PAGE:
How egalitarian are we? And what role does public transport play in making for a more egalitarian society? Two essays from Catalyst, left wing think tank
Australia may have dodged the bullet that has put the US, Britain and most European economies on life support, but a new book released by union-backed think tank Catalyst shows that - despite our enviable economic position - Australia is not the egalitarian paradise many believe it to be.
Equality Speaks features an eclectic mix of writers who highlight a common challenge - to use our relatively stable economic times to make the shift to a fairer Australia.
It includes new research on the distribution of wealth in Australia by Frank Stilwell and David Primrose which reveals little movement in entrenched wealth and income inequality over the decade of our economic boom.
This is important because there is growing evidence that income and wealth equality within a society is vital to social well-being, health and happiness.
The new Australian data shows that inequalities in wealth are especially stark between men and women, between people working in different occupations and between households of couples (with and without children) compared with single people and sole parents.
Across occupations men who are managers and administrators have around four times the accumulated wealth of men who are trades-people, and no matter where they work, women have less wealth than men. This gender wealth gap applies to every single occupation that was reviewed and is greatest in the cashed up finance and insurance sector where men have an average wealth of $330,600 compared with an average of just $88,500 for women.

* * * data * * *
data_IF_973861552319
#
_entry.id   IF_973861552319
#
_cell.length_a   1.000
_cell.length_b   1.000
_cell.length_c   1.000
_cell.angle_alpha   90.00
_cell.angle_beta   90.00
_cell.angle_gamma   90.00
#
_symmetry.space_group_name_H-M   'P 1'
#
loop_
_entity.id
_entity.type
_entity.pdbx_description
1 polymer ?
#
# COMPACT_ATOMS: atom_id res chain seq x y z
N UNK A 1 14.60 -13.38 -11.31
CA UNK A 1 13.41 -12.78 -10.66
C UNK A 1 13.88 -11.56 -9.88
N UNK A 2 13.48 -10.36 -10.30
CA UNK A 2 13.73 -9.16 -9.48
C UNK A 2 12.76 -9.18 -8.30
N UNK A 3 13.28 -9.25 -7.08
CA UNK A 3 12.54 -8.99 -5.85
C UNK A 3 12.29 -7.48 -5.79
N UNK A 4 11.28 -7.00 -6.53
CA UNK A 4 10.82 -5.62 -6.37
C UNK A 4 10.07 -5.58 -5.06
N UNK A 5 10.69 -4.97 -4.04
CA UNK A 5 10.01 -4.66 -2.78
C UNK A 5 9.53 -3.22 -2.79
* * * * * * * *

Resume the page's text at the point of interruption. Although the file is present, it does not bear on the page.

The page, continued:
An important contributor to wealth inequality is casual work. Stilwell and Primrose highlight that industries with high numbers of casual workers deliver very low levels of wealth for both sexes. Examples are retail trades and accommodation, restaurants and cafes. Men in construction also have low levels of personal wealth.
Elsewhere in the collection, Brigid vanWanroy highlights that CEO salaries have increased by a massive 564 percent between 1990 and 2005 - a period that saw the removal of a safety net at the other end of the labour market.
The persistence of wealth and income inequality must be discouraging news for those from the trickle-down school of economic redistribution, leading to the inevitable conclusion that market processes left to themselves will not generate greater equality.
Just as market driven public policy failed to redistribute wealth and income, Equality Speaks reveals that it has also proven incapable of closing gaps in life expectancy or of providing everyone with access to the basic benefits of work, transport, housing or health services when needed.
Market advocates argue that this is a problem caused by individuals not by public policy. They say poverty is due to haplessness, low education attainment and joblessness due to lack of initiative and drive, and poor health due to 'lifestyle' choices like diet and exercise.
But this collection demonstrates that a strong public policy response that joins the dots across the spectrum of education, jobs, housing, transport, health and the other fundamentals of a good life is vital to creating an inclusive and equal society.
It is encouraging that the Rudd Labor Government has an agenda for social inclusion, and has reinvigorated investment agenda in community infrastructure, however real inclusion means doing more than simply broadening the reach of existing ways of doing things. What is required is creating new approaches to political participation that accord more closely with people's lives.
Above all, Equality Speaks makes it clear that if Australia is to be a fair and inclusive society, then we can and must do better.
For more information about Equality Speaks, go to www.catalyst.org.au/
Catalyst is a union-supported think tank focused on campaigns that bring about a more equal society. It believes that the true value of economic growth is to provide opportunities for all Australians to live good lives through good work in good communities.